URBANA – Local politicians had to answer some interesting questions relating to the environment – including why the federal government doesn't urge its citizens to become vegetarians and the environmental effect of war.
Audience participants at a Tuesday political forum submitted these questions to those seeking election and re-election this fall, as did the Prairie Group of the Sierra Club. Participants also fielded questions from moderator Kirstin Replogle that included topics such as offshore drilling.
Participants included Republican Frank Calabrese, who's running for incumbent Naomi Jakobsson's state representative seat for the 103rd District, and Jakobsson herself. Also present was Urbana Democrat Steve Cox, who is trying to unseat Urbana Republican Tim Johnson from Illinois' 15th District in the U.S. House. Johnson's spokesman Phil Bloomer represented him at the forum in the Urbana City Council chambers. State Sen. Mike Frerichs, D-Gifford, also came to the forum, even though he's not running for re-election this year.
Though the questions varied, environmentally friendly themes emerged from all participating, including emphasis on conservation and recycling, bringing FutureGen to Illinois and encouraging Gov. Rod Blagojevich to reconsider his decision to close some of Illinois' state parks.
Calabrese said he thinks the latter problem is a failure to prioritize, and criticized Jakobsson for voting for a budget he said was $2 billion in the red. The problems with state government lie in Springfield, he said, a problem that shouldn't be solved by re-electing the same players.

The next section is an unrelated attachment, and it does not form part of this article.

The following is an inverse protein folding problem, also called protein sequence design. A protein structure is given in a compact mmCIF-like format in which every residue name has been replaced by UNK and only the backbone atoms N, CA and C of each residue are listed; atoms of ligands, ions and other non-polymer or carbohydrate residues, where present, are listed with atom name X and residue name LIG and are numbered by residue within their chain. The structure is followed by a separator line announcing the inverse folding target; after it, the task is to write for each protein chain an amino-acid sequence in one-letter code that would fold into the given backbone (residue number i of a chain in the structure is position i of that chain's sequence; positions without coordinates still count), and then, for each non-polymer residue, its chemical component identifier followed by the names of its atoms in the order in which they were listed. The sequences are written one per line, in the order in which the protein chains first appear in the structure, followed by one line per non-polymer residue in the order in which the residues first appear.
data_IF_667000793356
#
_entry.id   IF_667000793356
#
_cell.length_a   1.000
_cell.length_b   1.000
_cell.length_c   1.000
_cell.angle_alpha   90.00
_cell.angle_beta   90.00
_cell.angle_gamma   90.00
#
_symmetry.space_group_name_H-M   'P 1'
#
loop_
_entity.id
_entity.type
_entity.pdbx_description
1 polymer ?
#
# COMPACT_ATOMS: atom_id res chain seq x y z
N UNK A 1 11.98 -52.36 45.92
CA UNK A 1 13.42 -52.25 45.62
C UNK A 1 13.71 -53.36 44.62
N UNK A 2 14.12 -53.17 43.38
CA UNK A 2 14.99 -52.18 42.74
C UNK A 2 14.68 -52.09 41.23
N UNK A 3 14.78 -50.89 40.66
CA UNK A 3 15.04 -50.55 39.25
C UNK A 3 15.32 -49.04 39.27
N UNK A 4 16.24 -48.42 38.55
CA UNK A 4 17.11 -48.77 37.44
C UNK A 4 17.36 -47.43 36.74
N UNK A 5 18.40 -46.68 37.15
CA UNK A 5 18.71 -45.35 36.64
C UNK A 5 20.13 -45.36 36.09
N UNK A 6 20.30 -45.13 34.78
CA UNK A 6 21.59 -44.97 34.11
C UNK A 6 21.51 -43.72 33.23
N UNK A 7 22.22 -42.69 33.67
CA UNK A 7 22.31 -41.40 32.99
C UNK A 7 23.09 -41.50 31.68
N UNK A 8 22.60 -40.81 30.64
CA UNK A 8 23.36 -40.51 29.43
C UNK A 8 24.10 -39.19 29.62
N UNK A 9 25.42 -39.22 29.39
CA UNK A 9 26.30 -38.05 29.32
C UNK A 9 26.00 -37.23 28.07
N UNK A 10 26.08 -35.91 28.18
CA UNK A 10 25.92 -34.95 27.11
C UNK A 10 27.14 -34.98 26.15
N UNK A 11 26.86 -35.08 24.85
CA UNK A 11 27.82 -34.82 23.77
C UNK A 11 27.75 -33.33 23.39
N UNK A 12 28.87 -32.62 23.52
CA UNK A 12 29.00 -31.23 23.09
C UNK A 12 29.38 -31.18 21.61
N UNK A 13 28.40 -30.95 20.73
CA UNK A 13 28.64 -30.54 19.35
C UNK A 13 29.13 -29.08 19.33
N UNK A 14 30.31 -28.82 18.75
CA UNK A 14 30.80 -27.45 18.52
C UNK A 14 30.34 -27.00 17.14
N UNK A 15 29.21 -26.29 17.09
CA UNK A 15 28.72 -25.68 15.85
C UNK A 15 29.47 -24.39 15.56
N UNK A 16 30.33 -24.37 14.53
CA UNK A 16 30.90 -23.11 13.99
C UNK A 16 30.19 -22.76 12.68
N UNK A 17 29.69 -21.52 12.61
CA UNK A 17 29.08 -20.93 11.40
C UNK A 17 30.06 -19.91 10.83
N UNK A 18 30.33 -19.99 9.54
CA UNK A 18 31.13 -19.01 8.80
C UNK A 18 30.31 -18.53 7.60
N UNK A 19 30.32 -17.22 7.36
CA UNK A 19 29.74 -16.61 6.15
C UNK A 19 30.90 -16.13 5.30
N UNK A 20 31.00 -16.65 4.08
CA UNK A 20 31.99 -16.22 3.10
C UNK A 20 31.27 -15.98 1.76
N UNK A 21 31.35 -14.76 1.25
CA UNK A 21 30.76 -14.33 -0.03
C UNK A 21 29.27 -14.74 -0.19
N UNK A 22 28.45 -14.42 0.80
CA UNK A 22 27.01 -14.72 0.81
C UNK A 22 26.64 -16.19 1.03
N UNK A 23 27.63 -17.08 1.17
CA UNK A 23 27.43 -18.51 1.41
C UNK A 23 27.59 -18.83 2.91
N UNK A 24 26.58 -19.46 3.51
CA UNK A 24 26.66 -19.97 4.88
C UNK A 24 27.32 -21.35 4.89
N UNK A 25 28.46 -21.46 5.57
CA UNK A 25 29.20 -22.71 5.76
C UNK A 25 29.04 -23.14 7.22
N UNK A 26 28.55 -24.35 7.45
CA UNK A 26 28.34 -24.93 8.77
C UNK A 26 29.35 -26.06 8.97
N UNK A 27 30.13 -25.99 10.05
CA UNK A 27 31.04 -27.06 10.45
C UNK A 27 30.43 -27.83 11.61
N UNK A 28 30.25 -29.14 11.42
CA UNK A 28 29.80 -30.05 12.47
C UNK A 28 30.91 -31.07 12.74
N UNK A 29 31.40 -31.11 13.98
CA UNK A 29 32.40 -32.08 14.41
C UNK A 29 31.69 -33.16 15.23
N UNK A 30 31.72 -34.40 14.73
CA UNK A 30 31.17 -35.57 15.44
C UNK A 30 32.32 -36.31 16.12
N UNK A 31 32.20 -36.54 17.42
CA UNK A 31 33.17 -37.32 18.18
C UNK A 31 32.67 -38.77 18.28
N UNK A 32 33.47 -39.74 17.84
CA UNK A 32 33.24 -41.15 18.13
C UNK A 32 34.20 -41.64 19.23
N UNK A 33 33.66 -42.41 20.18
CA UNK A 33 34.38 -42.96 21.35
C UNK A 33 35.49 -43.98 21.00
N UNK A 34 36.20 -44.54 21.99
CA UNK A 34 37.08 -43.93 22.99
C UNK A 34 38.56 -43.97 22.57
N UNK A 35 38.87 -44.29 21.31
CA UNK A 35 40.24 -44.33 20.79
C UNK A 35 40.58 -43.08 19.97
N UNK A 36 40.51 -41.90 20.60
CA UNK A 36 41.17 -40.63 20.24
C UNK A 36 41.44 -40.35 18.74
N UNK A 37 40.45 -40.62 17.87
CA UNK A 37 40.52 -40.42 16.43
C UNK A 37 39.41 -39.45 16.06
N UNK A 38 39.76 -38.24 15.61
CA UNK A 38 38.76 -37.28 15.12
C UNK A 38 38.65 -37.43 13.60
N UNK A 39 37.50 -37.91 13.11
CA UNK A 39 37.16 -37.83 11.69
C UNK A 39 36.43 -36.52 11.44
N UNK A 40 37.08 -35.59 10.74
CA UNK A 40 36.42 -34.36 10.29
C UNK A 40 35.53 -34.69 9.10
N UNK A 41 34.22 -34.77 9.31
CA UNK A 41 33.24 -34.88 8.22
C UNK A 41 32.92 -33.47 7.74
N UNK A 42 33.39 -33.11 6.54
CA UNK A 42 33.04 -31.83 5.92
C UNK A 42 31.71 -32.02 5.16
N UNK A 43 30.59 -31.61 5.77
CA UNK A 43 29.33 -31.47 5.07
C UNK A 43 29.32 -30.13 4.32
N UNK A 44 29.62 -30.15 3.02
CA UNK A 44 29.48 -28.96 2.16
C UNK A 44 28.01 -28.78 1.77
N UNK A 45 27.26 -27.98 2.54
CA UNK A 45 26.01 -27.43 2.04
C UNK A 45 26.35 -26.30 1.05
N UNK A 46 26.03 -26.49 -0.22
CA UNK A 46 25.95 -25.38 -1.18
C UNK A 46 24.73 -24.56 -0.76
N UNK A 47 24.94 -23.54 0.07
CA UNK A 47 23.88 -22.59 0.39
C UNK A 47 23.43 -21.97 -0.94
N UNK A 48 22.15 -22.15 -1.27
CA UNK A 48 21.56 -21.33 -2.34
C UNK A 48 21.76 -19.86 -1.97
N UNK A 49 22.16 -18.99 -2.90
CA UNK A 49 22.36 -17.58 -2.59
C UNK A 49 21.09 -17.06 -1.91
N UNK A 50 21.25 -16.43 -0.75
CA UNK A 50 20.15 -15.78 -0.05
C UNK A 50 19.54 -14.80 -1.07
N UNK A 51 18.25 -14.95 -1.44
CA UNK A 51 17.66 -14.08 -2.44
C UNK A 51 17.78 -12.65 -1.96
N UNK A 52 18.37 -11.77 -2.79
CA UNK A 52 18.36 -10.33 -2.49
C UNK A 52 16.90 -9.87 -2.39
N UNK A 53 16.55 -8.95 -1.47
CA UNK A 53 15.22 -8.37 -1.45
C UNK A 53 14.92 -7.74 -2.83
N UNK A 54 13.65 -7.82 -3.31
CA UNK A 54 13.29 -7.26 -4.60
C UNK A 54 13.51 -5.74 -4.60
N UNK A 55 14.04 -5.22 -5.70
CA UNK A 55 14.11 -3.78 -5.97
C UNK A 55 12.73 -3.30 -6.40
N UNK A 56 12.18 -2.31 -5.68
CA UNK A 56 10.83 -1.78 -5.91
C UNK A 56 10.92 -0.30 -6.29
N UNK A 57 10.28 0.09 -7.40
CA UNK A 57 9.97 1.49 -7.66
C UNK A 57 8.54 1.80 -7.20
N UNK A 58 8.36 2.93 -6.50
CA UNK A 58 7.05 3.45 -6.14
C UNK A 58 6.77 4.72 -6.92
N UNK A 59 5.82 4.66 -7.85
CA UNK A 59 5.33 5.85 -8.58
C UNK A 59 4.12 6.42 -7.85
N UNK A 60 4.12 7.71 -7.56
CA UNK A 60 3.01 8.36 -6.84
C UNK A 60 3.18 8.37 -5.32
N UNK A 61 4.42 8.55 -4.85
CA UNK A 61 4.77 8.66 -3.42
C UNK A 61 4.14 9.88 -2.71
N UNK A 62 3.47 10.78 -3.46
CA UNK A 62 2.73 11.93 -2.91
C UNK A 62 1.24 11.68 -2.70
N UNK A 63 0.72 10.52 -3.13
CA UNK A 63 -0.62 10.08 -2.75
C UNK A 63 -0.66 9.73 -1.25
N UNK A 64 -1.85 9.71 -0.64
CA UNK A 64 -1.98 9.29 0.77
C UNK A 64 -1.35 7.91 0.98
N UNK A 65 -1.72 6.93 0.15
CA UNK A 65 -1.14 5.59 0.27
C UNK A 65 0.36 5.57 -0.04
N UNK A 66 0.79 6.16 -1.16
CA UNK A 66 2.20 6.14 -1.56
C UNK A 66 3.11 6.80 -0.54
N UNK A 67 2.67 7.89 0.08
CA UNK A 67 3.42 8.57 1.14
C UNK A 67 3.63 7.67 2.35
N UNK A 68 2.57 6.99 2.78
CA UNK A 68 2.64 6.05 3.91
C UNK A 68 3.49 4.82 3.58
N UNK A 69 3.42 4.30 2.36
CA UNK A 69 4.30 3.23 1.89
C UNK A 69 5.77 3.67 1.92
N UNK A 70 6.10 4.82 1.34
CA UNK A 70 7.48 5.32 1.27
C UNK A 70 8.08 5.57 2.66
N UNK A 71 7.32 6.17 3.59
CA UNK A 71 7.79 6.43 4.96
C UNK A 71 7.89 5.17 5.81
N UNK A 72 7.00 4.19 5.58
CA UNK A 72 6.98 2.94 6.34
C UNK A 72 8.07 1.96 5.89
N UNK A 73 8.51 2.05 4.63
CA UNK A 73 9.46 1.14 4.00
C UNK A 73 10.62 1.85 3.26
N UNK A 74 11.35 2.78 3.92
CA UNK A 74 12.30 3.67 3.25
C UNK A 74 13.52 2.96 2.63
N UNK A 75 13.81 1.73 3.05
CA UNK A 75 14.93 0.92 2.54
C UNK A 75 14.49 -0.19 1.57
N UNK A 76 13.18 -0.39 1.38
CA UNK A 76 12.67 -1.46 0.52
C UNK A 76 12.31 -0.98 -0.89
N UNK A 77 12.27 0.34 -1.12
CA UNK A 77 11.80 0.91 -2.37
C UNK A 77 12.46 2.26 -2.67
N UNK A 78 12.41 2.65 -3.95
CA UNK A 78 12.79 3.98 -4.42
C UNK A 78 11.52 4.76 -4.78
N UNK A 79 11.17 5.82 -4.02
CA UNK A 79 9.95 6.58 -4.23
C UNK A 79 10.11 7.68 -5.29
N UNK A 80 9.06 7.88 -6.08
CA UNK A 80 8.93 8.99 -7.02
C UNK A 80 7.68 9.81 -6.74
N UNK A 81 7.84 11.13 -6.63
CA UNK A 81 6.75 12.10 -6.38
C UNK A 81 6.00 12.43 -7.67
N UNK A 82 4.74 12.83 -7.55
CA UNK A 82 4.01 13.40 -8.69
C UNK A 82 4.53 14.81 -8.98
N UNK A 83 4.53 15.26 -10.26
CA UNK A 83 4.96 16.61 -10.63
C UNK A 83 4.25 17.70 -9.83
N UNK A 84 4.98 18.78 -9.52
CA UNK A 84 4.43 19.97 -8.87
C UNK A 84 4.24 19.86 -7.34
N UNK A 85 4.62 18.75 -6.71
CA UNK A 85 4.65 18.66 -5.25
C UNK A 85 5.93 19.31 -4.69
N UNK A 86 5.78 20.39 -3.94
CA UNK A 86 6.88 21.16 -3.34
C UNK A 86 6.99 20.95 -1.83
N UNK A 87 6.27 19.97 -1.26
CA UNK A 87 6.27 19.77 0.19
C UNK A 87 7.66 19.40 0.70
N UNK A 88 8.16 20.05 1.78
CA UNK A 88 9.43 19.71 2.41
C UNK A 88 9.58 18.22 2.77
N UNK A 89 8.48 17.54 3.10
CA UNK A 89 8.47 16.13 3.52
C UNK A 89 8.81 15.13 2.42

Jakobsson said she sent a letter to the governor last week asking how he plans to close state parks and what costs would be incurred in doing so.
Frerichs said he's talked with members of the governor's staff and wonders about the motives behind disproportionate state park closures in central Illinois.
"There are a lot of things they have not thought through properly," Frerichs said.
Another issue close to many central Illinoisans' hearts came up several times as well, as candidates discussed the importance of bringing the clean-burning coal-powered FutureGen plant to Mattoon. Cox and Bloomer's opinions differed on offshore drilling, though. Cox said he doesn't support it at all, and instead thinks Americans should focus on finding ways to use alternative energy sources. Bloomer said Johnson thinks that Americans will continue to rely on oil, both for cars and numerous other petroleum-based products. Johnson thinks offshore drilling can be beneficial if done in a responsible way that doesn't exploit reserves.
One thing Cox and Bloomer agreed on: the federal government probably can't do much to encourage or force vegetarianism.
"This is still America, and they want their hamburgers," Bloomer said.